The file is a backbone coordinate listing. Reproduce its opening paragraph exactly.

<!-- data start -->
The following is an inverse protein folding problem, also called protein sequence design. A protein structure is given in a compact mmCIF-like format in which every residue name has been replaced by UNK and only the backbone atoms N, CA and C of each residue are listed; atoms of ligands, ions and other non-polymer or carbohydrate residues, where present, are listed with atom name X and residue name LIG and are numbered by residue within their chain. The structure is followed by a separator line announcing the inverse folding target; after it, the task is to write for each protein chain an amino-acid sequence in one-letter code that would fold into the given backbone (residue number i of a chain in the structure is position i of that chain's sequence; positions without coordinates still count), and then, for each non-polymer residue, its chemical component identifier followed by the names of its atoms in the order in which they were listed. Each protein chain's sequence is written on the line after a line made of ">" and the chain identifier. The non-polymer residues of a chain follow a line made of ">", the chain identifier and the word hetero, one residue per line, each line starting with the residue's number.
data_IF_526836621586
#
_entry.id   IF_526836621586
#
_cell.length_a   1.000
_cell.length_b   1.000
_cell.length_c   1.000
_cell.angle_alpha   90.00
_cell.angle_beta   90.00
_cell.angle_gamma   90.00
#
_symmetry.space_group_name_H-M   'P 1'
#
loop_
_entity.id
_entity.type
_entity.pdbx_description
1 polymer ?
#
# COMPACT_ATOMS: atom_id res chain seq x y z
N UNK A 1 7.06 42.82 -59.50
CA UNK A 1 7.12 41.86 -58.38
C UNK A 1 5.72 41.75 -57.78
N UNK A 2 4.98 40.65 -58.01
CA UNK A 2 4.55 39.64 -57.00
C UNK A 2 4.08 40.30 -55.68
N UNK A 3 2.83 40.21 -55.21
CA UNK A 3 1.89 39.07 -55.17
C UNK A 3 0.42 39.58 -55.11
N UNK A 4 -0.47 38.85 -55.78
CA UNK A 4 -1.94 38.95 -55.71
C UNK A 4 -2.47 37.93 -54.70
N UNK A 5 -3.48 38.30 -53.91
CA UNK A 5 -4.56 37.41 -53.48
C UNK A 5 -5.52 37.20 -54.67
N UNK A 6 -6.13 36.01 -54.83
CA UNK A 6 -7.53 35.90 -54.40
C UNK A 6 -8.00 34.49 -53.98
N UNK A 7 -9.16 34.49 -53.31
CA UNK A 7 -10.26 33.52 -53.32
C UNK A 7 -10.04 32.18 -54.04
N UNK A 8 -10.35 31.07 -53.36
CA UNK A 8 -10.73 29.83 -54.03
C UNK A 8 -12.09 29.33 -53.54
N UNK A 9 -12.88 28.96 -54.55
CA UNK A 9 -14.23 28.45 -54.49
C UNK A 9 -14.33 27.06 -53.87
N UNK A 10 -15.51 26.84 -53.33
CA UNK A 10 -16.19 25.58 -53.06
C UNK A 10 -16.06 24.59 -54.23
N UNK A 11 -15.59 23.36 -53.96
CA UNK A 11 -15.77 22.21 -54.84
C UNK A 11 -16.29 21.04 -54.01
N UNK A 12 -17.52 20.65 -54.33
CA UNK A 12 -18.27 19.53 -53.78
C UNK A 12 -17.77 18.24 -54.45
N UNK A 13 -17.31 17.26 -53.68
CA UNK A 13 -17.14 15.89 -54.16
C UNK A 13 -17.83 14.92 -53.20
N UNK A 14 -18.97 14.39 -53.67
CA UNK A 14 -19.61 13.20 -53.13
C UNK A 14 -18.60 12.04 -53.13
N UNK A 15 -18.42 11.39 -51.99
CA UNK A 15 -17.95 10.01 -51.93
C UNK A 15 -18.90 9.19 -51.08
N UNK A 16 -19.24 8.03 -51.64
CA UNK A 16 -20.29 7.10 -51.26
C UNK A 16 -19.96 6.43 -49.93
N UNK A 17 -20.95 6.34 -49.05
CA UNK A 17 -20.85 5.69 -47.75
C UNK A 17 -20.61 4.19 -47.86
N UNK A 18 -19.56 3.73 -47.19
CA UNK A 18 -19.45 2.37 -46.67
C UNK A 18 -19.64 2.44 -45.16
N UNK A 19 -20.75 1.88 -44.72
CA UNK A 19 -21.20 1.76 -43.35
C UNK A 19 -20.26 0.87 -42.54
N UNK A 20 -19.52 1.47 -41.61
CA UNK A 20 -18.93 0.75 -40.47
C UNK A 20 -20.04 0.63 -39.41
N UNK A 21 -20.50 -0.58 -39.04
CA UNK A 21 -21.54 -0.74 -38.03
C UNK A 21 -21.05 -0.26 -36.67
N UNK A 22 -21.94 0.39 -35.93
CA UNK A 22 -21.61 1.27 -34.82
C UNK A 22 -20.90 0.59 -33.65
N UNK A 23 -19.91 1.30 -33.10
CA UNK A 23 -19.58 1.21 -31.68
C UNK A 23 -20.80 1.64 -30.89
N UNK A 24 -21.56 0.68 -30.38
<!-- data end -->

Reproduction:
The following is an inverse protein folding problem, also called protein sequence design. A protein structure is given in a compact mmCIF-like format in which every residue name has been replaced by UNK and only the backbone atoms N, CA and C of each residue are listed; atoms of ligands, ions and other non-polymer or carbohydrate residues, where present, are listed with atom name X and residue name LIG and are numbered by residue within their chain. The structure is followed by a separator line announcing the inverse folding target; after it, the task is to write for each protein chain an amino-acid sequence in one-letter code that would fold into the given backbone (residue number i of a chain in the structure is position i of that chain's sequence; positions without coordinates still count), and then, for each non-polymer residue, its chemical component identifier followed by the names of its atoms in the order in which they were listed. Each protein chain's sequence is written on the line after a line made of ">" and the chain identifier. The non-polymer residues of a chain follow a line made of ">", the chain identifier and the word hetero, one residue per line, each line starting with the residue's number.